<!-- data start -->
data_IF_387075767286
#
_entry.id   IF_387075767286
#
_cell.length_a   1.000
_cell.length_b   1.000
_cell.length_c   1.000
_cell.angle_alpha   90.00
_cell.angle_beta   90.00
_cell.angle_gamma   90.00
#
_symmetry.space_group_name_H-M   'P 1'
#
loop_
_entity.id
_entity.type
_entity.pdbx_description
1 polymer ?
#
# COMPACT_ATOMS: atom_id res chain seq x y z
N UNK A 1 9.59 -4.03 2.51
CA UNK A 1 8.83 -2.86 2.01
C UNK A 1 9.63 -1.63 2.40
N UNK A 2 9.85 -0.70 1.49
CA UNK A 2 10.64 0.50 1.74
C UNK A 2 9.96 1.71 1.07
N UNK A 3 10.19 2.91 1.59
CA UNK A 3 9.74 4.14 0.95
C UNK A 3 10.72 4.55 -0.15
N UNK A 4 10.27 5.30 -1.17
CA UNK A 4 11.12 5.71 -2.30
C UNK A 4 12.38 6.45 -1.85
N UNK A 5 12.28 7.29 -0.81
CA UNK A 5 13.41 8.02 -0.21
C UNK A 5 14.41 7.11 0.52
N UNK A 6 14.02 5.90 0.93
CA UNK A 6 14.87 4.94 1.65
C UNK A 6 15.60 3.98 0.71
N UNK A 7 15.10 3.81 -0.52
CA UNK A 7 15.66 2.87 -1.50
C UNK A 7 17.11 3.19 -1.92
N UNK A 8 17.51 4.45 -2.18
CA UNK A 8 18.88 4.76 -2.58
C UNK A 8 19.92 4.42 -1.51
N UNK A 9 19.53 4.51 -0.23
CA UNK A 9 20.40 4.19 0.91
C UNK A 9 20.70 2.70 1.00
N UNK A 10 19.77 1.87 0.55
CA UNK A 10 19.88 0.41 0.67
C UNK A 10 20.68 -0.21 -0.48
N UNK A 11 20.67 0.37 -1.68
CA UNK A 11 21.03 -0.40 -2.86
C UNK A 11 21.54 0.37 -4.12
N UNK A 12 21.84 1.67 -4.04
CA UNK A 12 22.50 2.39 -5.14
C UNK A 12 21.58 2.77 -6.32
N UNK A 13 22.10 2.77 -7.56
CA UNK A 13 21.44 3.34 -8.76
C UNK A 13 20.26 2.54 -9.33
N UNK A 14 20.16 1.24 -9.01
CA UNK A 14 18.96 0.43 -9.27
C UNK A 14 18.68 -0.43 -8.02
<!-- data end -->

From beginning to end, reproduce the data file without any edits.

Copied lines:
data_IF_387075767286
#
_entry.id   IF_387075767286
#
_cell.length_a   1.000
_cell.length_b   1.000
_cell.length_c   1.000
_cell.angle_alpha   90.00
_cell.angle_beta   90.00
_cell.angle_gamma   90.00
#
_symmetry.space_group_name_H-M   'P 1'
#
loop_
_entity.id
_entity.type
_entity.pdbx_description
1 polymer ?
#
# COMPACT_ATOMS: atom_id res chain seq x y z
N UNK A 1 9.59 -4.03 2.51
CA UNK A 1 8.83 -2.86 2.01
C UNK A 1 9.63 -1.63 2.40
N UNK A 2 9.85 -0.70 1.49
CA UNK A 2 10.64 0.50 1.74
C UNK A 2 9.96 1.71 1.07
N UNK A 3 10.19 2.91 1.59
CA UNK A 3 9.74 4.14 0.95
C UNK A 3 10.72 4.55 -0.15
N UNK A 4 10.27 5.30 -1.17
CA UNK A 4 11.12 5.71 -2.30
C UNK A 4 12.38 6.45 -1.85
N UNK A 5 12.28 7.29 -0.81
CA UNK A 5 13.41 8.02 -0.21
C UNK A 5 14.41 7.11 0.52
N UNK A 6 14.02 5.90 0.93
CA UNK A 6 14.87 4.94 1.65
C UNK A 6 15.60 3.98 0.71
N UNK A 7 15.10 3.81 -0.52
CA UNK A 7 15.66 2.87 -1.50
C UNK A 7 17.11 3.19 -1.92
N UNK A 8 17.51 4.45 -2.18
CA UNK A 8 18.88 4.76 -2.58
C UNK A 8 19.92 4.42 -1.51
N UNK A 9 19.53 4.51 -0.23
CA UNK A 9 20.40 4.19 0.91
C UNK A 9 20.70 2.70 1.00
N UNK A 10 19.77 1.87 0.55
CA UNK A 10 19.88 0.41 0.67
C UNK A 10 20.68 -0.21 -0.48
N UNK A 11 20.67 0.37 -1.68
CA UNK A 11 21.03 -0.40 -2.86
C UNK A 11 21.54 0.37 -4.12
N UNK A 12 21.84 1.67 -4.04
CA UNK A 12 22.50 2.39 -5.14
C UNK A 12 21.58 2.77 -6.32
N UNK A 13 22.10 2.77 -7.56
CA UNK A 13 21.44 3.34 -8.76
C UNK A 13 20.26 2.54 -9.33
N UNK A 14 20.16 1.24 -9.01
CA UNK A 14 18.96 0.43 -9.27
C UNK A 14 18.68 -0.43 -8.02